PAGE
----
“Ballad Hits” copy protection fails to fulfill its mission
Even before “The Ballad Hits” compilation’s official release date, there were early reports that the album’s controversial copy protection was a failure. While it’s true that you can’t play it with normal Windows CD player software, you can definitely make high quality MP3s from the songs on the album.
On a PC, all you need is a copy of EasyCD Creator, a software program that is distributed with many CD burners. On a Mac it’s even easier: you can use iTunes which comes bundled with the operating system to either play the CD or encode MP3 files from it.
The record label isn’t completely surprised. “We are aware the copy protection is still not 100 percent developed,” said Li Eriksson of EMI Capitol Records to The Daily Roxette. “We are also aware of other problems… for example some car stereos can’t play it, et cetera. However we are in constant contact with the developers of the copy protection system and there will be a new version available at the beginning of next year.”
New Media Manager Anders Livag of EMI Capitol told TDR that “Cactus 200”, which was used on “Ballad Hits”, has been a success, even though the technology is only six months old. “Out of 200,000 units we’ve only got 50 complaints so far, mainly about car stereos.”
“Cactus 300 will be finished next year and we have high hopes for that. The new version will hopefully include DRM, Digital Rights Management, which means that you can make one digital copy for yourself,” Livag says. “Cactus 300 will be incorporated to Roxette’s “Pop Hits” compilation, and it should be a lot better than 200, both problem wise and protecting wise.”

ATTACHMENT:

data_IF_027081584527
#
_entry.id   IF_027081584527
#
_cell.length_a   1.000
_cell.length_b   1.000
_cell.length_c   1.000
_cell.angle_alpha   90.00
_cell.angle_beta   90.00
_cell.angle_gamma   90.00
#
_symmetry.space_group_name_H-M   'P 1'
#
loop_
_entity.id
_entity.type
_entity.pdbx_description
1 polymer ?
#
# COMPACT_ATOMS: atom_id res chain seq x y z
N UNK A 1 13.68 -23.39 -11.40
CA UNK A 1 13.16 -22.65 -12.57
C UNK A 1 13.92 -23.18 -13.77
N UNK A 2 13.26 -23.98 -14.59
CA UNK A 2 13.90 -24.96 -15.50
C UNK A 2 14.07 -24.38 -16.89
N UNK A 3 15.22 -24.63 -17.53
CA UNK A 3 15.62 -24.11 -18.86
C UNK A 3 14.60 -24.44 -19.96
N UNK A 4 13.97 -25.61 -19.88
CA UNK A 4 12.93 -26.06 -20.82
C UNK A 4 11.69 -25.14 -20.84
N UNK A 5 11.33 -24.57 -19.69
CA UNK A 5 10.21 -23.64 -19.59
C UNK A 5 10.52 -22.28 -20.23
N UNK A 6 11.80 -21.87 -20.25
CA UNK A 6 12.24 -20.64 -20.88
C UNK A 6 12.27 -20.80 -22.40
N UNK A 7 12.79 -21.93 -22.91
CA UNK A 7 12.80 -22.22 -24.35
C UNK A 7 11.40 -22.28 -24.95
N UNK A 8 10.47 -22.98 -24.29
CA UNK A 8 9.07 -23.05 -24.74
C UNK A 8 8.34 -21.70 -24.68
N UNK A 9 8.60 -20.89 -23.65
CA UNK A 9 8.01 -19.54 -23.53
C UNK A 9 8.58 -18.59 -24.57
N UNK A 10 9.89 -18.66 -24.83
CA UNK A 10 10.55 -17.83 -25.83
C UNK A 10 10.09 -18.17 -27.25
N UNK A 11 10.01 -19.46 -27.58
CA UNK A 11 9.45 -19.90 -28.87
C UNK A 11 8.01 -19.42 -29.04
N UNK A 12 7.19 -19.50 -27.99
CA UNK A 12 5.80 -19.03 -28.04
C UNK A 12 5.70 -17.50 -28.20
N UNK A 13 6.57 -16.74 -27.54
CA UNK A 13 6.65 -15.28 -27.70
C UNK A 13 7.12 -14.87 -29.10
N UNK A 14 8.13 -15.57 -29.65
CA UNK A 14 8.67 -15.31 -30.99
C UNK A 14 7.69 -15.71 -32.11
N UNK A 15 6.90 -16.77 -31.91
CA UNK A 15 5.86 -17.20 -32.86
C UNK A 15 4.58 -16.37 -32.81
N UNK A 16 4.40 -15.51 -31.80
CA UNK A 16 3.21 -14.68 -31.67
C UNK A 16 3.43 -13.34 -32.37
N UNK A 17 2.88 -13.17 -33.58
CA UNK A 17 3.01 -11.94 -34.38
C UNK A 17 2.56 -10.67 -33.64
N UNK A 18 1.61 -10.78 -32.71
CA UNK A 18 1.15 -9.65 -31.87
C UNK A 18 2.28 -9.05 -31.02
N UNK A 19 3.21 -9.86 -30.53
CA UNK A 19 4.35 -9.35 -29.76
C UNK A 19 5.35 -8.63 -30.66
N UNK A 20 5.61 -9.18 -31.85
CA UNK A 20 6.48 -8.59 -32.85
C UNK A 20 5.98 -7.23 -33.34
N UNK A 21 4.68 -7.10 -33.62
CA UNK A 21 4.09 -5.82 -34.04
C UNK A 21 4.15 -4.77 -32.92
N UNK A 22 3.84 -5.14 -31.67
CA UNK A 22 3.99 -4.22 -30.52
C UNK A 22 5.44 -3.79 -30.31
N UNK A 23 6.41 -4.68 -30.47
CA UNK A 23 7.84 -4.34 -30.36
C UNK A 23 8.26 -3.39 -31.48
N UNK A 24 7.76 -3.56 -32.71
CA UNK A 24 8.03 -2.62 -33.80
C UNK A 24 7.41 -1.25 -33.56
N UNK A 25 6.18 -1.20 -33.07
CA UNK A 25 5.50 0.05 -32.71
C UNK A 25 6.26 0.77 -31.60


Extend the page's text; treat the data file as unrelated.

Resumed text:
EMI Capitol first wanted to use Sony’s copy protection scheme, but they were reluctant to license it and the record company chose Cactus Data Shield by Midbar Tech instead. Midbar Tech was recently aquired by Macrovision, a company which developed the industry standard protecting system to retail VHS cassettes and DVDs.
TDR has also received reports that some high-end CD players have been unable to play the record without audio errors.
Thomas Evensson and Lars-Erik Olson contributed to this article.
Technical errors may occur.